Examining the effects of age, sex, and body mass index on normative median motor nerve excitability measurements

Department of Clinical Neurophysiology, St. Vincent's University Hospital, Elm Park, Dublin 4, Ireland.
Clinical neurophysiology: official journal of the International Federation of Clinical Neurophysiology (Impact Factor: 3.1). 04/2011; 122(10):2081-8. DOI: 10.1016/j.clinph.2011.03.020
Source: PubMed


The purpose of this study was to build a large reference database of excitability measures in normal subjects and to examine the effects of age, sex, and BMI.
One hundred and five healthy subjects had median motor nerve excitability testing performed at the wrist using the automated threshold-tracking program, QTRAC. Statistical linear regression was used to explore relationships between nerve excitability and the independent variables.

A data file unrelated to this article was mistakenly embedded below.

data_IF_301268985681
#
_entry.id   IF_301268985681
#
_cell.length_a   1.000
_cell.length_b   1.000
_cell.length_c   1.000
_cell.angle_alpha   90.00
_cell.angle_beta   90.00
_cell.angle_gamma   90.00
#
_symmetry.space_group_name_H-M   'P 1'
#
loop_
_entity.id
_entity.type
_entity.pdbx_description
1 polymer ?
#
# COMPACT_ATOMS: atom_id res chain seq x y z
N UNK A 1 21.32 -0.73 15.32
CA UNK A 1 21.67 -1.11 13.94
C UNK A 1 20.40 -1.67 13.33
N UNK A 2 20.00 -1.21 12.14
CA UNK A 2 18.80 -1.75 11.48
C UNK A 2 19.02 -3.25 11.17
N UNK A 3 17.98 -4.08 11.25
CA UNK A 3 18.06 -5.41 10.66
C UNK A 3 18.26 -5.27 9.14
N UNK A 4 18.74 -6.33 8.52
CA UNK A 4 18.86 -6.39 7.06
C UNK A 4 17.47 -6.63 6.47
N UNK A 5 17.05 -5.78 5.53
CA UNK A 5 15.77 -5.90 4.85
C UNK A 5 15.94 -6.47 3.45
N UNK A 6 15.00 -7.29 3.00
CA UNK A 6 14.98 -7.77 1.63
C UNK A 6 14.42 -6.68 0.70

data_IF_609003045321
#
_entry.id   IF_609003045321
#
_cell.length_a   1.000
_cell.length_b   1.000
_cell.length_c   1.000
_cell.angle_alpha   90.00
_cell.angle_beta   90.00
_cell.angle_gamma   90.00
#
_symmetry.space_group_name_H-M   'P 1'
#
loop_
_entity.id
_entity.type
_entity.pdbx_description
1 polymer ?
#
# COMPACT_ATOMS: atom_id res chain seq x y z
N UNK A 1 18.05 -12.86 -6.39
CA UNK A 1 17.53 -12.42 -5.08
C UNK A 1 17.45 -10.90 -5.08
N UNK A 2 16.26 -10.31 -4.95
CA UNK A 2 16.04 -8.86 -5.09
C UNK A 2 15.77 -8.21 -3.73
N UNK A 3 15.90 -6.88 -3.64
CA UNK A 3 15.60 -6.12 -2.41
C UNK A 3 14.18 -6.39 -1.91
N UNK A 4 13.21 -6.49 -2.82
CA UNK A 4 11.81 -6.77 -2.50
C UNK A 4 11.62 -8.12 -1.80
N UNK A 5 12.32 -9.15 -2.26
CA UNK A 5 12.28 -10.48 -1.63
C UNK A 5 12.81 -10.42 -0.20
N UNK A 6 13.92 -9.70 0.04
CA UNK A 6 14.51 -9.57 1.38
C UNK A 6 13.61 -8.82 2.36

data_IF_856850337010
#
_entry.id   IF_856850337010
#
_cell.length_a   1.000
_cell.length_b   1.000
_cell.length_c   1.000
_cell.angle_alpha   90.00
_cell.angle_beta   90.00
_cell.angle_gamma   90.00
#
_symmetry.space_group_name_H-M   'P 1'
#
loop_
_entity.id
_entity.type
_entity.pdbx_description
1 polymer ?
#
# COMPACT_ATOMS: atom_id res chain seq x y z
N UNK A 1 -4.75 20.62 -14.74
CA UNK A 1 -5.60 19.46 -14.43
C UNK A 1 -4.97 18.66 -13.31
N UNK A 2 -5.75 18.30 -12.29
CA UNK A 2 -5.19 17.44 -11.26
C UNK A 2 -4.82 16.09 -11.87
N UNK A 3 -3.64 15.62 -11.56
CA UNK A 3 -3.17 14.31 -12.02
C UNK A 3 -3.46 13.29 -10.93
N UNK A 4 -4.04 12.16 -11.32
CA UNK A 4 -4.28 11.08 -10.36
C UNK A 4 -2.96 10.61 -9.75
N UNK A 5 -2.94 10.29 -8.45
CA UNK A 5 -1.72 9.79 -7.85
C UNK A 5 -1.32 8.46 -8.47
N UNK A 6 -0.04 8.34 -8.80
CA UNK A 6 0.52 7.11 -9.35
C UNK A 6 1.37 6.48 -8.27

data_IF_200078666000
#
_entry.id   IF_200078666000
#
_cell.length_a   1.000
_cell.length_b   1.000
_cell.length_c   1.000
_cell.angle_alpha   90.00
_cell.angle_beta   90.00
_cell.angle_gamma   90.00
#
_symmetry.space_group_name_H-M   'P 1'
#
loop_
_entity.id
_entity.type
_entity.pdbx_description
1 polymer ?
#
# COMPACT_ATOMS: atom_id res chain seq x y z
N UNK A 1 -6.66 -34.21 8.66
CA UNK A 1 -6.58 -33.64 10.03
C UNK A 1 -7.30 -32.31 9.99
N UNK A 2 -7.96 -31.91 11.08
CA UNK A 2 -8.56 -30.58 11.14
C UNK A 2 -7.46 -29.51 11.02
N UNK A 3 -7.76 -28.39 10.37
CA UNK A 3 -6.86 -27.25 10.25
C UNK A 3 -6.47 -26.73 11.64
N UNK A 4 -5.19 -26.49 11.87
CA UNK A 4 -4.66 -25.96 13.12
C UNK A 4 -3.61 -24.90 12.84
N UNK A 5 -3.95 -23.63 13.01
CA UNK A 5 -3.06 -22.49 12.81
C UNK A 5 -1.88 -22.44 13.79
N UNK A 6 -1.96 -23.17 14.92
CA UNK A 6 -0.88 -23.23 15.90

The main effect of age is a reduced superexcitability. Lesser effects are flattening of the normalized stimulus response curve and reduction in threshold change following strong hyperpolarizing currents. Females have lower thresholds than males and small but significant differences in voltage-gated potassium channel (KCNQ) mediated properties (late subexcitability, accommodation half time, and threshold undershoot following depolarizing electrotonus), as well as a small increase in superexcitability. BMI has no influence on nerve excitability data and does not explain sex-related differences in threshold.
Age and sex have few and small effects on excitability parameters.
The expression of nodal KCNQ channels appears to be greater in females. Age-related increases in subexcitability may be attributable to changes in the muscle fibre and not the nerve.

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